Chef John's Poached Eggs
Want to make a special breakfast? Chef John has tips for making poached eggs ahead of time--which is a great way to prepare eggs benedict.
Eggs are baked in a spicy marinara sauce and topped with cream and Parmigiano-Reggiano, for a rich and creamy brunch dish.
Chef John's version of Scotch eggs calls for soft-boiled eggs; when you bite into the egg you get an amazing contrast between molten yolk and crispy sausage shell.
Turkey has inspired Chef John's new favorite way to serve eggs: over a bed of garlicky, herbaceous Greek yogurt spread dressed with chili pepper-infused oil.
Pan-fried French toast forms the basis for a delectable brunch main dish when topped with ham, two kinds of cheese, and perfectly poached eggs for a twist on the Monte Cristo sandwich.
Hawaiians love their loco moco, a cheap and easy comfort food consisting of a juicy burger patty smothered in beef gravy, topped with fried egg, and served over rice.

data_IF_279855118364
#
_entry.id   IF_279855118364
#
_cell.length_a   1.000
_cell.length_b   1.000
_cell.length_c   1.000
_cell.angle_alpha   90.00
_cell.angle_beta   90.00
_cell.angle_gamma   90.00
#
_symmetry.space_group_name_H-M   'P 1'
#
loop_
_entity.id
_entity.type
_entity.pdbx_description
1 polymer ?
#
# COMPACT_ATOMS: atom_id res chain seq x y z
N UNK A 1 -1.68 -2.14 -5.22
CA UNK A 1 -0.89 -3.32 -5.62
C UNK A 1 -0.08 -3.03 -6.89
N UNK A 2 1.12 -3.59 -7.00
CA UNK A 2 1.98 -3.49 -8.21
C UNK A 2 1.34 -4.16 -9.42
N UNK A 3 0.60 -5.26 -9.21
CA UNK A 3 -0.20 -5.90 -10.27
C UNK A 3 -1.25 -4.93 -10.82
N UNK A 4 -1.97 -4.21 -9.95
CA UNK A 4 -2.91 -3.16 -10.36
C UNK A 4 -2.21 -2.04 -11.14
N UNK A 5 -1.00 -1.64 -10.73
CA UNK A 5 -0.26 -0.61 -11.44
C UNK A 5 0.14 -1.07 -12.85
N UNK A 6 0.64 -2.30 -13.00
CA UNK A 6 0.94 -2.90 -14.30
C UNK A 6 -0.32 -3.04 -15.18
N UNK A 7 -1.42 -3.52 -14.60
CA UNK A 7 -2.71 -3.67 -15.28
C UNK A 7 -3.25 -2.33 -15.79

I love poached eggs, firm white and runny yolk. The grandkids call them 'Dip Eggs' because they like to dip toast into the runny yolk. I am giving these 4 stars instead of 5 because the cooking time of 6 minutes is too long, especially if you are going to be re-heating these, as suggested for poached eggs for a crowd. 3 - 4 minutes is usually perfect. The picture I added to this recipe shows the egg poached for 5 minutes and served immediately, not re-heated, most of the yolk is fully cooked. If you use a slotted spoon and gently lift the egg up and give it a little jiggle you will be able to see if the white is fully set while the yolk will still jiggle. Another tip - if you stir the water in a circular motion and drop the egg into the vortex (center) of the swirling water, the white of the egg will wrap around the yolk and make a pretty little package. You don't have to use champagne vinegar, any vinegar will do and if you don't have vinegar - that is OK too. Really fresh eggs are best for poachi